Magazine Environment for Europeans
New LIFE funding to trigger EUR 3.2 billion for a greener world24/04/2019
Channelled through the LIFE programme for the Environment and Climate Action, the European Commission is investing EUR 116.1 million in the latest integrated projects on nature, water, air, climate change mitigation and climate change a
New rules proposed to curb microplastics24/04/2019
The build-up of microplastics is causing widespread concern: they last thousands of years, removal is nearly impossible, and the effects on human health are not well understood.
European Green Capitals call for global action24/01/2019
The European Green Capital Award scheme will celebrate its 10th anniversary in 2020.
Sharm El Sheikh and Katowice – two sides of a single coin22/01/2019
This autumn has seen two dramatic wake-up calls from scientists about the future of our planet.
Major budget boost for EU’s LIFE programme18/01/2019
On 25 October, the European Commission approved a major funding package for the LIFE programme, the EU’s funding instrument for the environment and climate action.
Environment for Europeans spoke to Professor George Papatheodorou, leader of the Greek LIFE DEBAG project. Against a backdrop of legislative change, his team are using an awareness-raising campaign to help stop plastic carrier bags ending up as marine litter.
This year, the European Commission’s Green Week, the biggest annual event on environment in Europe, is all about greening our cities. From 21 to 25 May, it explores ways in which the EU is helping cities to become better places to live and work, showcasing policy developments on air quality, noise, nature and biodiversity, water and waste management. Find out more and be part of #EUGreenWeek 2018.
Certain chemicals found in products and materials make it more difficult to reuse and recycle these products – creating a challenge to ‘closing the loop’ in the circular economy. The European Commission plans to tackle this now by focusing on the interaction between chemicals, products and waste legislation.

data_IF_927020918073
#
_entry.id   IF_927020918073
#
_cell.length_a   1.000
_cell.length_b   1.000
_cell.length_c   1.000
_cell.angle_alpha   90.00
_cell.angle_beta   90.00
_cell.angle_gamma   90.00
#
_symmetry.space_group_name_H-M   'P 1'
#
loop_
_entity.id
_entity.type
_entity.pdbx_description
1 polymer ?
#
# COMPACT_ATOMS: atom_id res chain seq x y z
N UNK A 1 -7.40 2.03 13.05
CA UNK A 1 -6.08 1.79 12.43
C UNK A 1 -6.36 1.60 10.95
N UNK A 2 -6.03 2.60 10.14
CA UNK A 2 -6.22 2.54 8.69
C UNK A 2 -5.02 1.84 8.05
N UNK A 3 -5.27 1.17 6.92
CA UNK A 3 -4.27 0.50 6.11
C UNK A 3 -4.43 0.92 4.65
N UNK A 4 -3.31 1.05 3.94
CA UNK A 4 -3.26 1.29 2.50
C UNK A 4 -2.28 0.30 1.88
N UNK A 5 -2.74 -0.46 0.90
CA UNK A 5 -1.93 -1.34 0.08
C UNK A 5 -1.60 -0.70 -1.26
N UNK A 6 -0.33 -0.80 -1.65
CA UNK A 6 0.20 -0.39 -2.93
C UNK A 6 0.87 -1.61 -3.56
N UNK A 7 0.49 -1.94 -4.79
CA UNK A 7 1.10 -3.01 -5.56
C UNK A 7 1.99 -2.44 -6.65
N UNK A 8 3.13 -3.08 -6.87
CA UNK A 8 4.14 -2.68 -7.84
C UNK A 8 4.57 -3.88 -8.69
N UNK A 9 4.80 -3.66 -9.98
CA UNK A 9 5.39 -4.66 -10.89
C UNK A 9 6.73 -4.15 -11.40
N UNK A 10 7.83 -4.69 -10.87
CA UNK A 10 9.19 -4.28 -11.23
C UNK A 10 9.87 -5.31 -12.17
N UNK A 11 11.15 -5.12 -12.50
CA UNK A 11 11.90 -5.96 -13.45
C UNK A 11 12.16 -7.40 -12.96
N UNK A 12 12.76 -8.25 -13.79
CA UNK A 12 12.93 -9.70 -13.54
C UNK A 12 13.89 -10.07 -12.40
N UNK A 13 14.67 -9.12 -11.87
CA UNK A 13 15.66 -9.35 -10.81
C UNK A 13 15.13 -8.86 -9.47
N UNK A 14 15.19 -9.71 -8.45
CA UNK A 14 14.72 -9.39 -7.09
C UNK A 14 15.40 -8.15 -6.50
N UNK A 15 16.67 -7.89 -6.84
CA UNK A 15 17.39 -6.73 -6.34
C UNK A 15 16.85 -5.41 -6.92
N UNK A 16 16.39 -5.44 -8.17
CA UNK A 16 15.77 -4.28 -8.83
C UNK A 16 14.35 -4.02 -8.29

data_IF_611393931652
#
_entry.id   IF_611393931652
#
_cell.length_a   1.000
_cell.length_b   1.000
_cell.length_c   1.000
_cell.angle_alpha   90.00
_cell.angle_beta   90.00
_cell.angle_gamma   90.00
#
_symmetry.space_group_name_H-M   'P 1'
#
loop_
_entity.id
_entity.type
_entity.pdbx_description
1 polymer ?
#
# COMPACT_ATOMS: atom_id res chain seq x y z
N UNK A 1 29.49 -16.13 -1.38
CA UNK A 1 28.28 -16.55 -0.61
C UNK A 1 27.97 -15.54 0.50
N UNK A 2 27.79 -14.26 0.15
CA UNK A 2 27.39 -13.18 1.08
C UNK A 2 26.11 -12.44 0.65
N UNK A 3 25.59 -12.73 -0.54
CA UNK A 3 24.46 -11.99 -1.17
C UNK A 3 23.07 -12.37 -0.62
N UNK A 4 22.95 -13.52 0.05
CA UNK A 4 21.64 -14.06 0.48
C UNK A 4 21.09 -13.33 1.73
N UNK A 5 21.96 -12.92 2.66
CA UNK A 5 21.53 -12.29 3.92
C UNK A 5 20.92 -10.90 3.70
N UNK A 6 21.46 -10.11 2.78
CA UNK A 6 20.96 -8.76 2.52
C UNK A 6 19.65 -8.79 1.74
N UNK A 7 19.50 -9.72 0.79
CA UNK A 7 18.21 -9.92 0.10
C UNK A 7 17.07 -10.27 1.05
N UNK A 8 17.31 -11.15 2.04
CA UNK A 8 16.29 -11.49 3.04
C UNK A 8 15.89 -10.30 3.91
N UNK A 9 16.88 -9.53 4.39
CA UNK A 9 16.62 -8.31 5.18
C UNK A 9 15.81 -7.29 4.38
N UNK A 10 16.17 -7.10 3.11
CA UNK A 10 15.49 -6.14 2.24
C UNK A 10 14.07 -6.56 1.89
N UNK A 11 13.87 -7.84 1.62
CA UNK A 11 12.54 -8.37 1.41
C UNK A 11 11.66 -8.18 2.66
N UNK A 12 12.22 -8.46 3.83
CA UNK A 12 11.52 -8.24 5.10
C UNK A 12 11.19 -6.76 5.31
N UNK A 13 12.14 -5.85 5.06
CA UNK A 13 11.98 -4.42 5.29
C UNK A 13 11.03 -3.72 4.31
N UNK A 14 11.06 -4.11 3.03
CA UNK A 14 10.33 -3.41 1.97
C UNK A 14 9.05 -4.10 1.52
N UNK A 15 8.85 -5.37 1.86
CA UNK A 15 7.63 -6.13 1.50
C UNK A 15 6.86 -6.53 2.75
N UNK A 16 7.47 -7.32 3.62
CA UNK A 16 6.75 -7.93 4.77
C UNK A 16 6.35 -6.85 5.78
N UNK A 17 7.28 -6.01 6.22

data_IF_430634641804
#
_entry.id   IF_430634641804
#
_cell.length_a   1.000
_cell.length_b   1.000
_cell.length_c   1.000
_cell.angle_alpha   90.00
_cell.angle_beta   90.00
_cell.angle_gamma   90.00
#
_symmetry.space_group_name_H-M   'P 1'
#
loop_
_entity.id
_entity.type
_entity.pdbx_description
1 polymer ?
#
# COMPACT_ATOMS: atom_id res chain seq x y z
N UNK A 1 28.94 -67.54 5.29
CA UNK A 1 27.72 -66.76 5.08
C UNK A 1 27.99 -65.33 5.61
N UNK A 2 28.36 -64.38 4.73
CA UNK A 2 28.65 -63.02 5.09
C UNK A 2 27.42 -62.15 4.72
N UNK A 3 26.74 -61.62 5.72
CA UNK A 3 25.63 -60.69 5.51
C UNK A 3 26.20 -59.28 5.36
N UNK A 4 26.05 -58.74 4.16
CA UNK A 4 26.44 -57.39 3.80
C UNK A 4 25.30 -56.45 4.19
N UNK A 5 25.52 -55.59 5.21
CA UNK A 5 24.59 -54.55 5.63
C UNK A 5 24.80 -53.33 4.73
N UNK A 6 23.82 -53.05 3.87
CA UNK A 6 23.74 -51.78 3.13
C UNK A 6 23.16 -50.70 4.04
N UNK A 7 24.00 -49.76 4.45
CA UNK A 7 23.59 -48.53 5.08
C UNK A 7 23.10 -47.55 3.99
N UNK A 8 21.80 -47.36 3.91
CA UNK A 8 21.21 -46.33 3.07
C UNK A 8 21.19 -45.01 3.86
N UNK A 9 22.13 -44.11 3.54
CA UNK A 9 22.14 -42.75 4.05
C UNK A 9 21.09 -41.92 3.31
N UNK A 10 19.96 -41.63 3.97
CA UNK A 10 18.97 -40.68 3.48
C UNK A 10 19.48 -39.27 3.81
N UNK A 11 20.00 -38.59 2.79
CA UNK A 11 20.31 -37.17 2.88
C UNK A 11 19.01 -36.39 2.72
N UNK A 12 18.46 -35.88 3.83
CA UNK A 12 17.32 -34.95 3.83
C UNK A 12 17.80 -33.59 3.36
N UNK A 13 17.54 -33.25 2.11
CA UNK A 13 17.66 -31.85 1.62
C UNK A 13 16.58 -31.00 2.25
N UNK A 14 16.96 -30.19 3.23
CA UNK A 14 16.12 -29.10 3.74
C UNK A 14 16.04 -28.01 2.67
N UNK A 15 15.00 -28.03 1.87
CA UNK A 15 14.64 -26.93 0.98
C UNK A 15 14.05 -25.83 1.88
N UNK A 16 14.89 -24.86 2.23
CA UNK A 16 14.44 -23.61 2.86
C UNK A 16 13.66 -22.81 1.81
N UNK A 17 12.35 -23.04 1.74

Europe is tackling plastics waste head-on with an ambitious new strategy that proposes to make all plastic packaging recyclable or reusable by 2030. Part of the transition towards a more circular economy, the goal is to reduce pollution whilst fostering growth and innovation – “a true win-win”, according to Jyrki Katainen, European Commission Vice-President.
New LIFE Integrated Projects in eight Member States will help them apply environment and climate laws on the ground to tackle challenges such as water scarcity, climate change, circular economy and biodiversity loss. LIFE funding will mobilise additional investments totalling EUR 2 billion, enabling Member States to use other EU funds as well as national funds and private-sector investment.
The Clean Mobility Package is the latest in a series of proposals aimed at reinforcing the European Union’s global leadership in sustainable transport. According to Commissioner Miguel Arias Cañete, “The global race to develop clean cars is on”.
Environment for Europeans asked Matjaž Malgaj about the latest steps to improve Europe’s drinking water supply. He heads the DG Environment Unit that is responsible for the marine environment and water industry.
Europeans remain very concerned about the environment, with climate change, air pollution and mounting waste as their biggest worries. While they are increasingly committed to individual action, a new poll reveals they expect the EU and national governments to do more.
The Kigali Amendment to the United Nations’ Montreal Protocol, which aims to cut back the global use of harmful hydrofluorocarbon gases (HFCs), comes into force in January 2019. The EU has received a 2017 Ozone Award for its leading role in negotiating this international agreement.
The Netherlands’ oldest city, Nijmegen, is this year’s European Green Capital, with “a passionate, clear and persuasive vision”, according to the judges of this prestigious competition. Exemplary policies in climate adaptation, cycling, waste and water management, and deep citizen involvement make Nijmegen “a true ambassador for change”, says Joanna Drake, Deputy Director-General of the Commission’s DG Environment.